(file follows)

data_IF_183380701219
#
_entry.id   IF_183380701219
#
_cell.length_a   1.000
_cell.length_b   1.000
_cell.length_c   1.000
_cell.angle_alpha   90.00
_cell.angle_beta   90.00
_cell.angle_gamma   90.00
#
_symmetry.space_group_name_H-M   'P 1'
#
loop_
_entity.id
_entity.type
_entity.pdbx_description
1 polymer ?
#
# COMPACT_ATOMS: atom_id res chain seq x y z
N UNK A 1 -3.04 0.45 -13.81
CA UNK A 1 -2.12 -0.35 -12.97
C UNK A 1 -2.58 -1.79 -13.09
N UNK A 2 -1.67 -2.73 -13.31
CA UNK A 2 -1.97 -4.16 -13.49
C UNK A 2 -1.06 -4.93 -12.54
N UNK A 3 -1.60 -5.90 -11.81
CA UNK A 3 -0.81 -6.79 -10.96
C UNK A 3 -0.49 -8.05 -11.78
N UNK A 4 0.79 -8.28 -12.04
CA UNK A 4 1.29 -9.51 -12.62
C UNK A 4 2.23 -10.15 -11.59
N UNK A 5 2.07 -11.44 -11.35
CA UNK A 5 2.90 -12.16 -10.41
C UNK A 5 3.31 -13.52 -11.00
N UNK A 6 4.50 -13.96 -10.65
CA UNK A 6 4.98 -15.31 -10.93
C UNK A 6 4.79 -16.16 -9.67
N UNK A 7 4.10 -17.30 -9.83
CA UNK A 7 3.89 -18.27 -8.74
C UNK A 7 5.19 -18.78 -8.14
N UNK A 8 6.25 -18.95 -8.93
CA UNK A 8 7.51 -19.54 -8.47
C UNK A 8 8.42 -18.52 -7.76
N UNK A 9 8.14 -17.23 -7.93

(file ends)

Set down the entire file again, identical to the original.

data_IF_183380701219
#
_entry.id   IF_183380701219
#
_cell.length_a   1.000
_cell.length_b   1.000
_cell.length_c   1.000
_cell.angle_alpha   90.00
_cell.angle_beta   90.00
_cell.angle_gamma   90.00
#
_symmetry.space_group_name_H-M   'P 1'
#
loop_
_entity.id
_entity.type
_entity.pdbx_description
1 polymer ?
#
# COMPACT_ATOMS: atom_id res chain seq x y z
N UNK A 1 -3.04 0.45 -13.81
CA UNK A 1 -2.12 -0.35 -12.97
C UNK A 1 -2.58 -1.79 -13.09
N UNK A 2 -1.67 -2.73 -13.31
CA UNK A 2 -1.97 -4.16 -13.49
C UNK A 2 -1.06 -4.93 -12.54
N UNK A 3 -1.60 -5.90 -11.81
CA UNK A 3 -0.81 -6.79 -10.96
C UNK A 3 -0.49 -8.05 -11.78
N UNK A 4 0.79 -8.28 -12.04
CA UNK A 4 1.29 -9.51 -12.62
C UNK A 4 2.23 -10.15 -11.59
N UNK A 5 2.07 -11.44 -11.35
CA UNK A 5 2.90 -12.16 -10.41
C UNK A 5 3.31 -13.52 -11.00
N UNK A 6 4.50 -13.96 -10.65
CA UNK A 6 4.98 -15.31 -10.93
C UNK A 6 4.79 -16.16 -9.67
N UNK A 7 4.10 -17.30 -9.83
CA UNK A 7 3.89 -18.27 -8.74
C UNK A 7 5.19 -18.78 -8.14
N UNK A 8 6.25 -18.95 -8.93
CA UNK A 8 7.51 -19.54 -8.47
C UNK A 8 8.42 -18.52 -7.76
N UNK A 9 8.14 -17.23 -7.93